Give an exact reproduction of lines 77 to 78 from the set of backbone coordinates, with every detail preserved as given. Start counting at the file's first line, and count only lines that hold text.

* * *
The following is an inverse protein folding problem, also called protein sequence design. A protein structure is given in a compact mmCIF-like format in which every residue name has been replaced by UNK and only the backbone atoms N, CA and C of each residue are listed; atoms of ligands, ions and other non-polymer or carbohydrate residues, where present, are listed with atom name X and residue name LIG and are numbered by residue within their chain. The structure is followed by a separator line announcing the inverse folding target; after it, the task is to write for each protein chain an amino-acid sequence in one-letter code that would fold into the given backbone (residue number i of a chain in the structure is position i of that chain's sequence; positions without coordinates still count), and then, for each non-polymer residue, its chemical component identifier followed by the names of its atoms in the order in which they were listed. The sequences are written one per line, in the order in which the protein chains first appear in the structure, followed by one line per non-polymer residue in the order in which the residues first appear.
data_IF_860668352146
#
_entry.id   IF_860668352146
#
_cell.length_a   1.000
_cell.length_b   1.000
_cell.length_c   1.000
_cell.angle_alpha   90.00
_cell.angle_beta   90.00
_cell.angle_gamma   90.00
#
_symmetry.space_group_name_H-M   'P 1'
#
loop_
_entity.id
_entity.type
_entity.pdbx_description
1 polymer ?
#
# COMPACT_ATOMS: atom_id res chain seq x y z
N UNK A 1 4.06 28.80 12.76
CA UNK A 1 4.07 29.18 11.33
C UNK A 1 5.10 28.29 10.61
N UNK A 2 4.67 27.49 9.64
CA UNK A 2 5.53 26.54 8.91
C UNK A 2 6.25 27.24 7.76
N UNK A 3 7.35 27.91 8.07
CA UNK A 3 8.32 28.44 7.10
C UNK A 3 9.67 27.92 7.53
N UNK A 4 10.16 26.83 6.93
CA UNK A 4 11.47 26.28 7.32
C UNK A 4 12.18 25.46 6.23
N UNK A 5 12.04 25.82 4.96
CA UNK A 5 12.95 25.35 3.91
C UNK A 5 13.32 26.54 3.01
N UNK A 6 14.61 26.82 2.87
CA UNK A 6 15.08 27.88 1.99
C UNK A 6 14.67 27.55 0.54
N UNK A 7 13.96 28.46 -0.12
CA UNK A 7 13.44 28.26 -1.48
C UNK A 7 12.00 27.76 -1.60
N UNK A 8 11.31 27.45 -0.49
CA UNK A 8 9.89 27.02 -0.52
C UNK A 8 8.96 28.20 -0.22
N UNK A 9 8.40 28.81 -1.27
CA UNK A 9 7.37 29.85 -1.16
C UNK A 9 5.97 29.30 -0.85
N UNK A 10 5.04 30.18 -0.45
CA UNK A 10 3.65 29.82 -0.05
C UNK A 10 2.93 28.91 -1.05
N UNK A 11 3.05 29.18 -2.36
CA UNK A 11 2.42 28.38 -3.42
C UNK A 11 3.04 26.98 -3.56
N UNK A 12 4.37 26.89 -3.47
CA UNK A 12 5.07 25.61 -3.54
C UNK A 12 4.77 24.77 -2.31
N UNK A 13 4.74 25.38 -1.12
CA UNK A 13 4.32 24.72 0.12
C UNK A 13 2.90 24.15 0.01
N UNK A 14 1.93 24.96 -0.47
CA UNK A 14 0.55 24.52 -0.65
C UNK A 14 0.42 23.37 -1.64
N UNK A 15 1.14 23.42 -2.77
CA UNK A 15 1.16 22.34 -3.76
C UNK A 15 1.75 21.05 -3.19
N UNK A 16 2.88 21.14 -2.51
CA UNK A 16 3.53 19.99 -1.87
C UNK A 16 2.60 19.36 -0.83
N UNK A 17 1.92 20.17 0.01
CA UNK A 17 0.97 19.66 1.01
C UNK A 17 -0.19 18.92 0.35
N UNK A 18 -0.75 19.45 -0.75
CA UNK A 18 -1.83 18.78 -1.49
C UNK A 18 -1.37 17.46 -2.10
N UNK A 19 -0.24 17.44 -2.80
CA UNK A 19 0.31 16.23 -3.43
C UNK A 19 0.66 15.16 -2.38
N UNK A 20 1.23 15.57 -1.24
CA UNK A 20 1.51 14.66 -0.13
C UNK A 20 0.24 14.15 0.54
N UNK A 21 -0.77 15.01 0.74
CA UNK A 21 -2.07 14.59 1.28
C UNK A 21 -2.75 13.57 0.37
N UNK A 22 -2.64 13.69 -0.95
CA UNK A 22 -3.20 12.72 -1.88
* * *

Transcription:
CA UNK A 19 0.31 16.23 -3.43
C UNK A 19 0.66 15.16 -2.38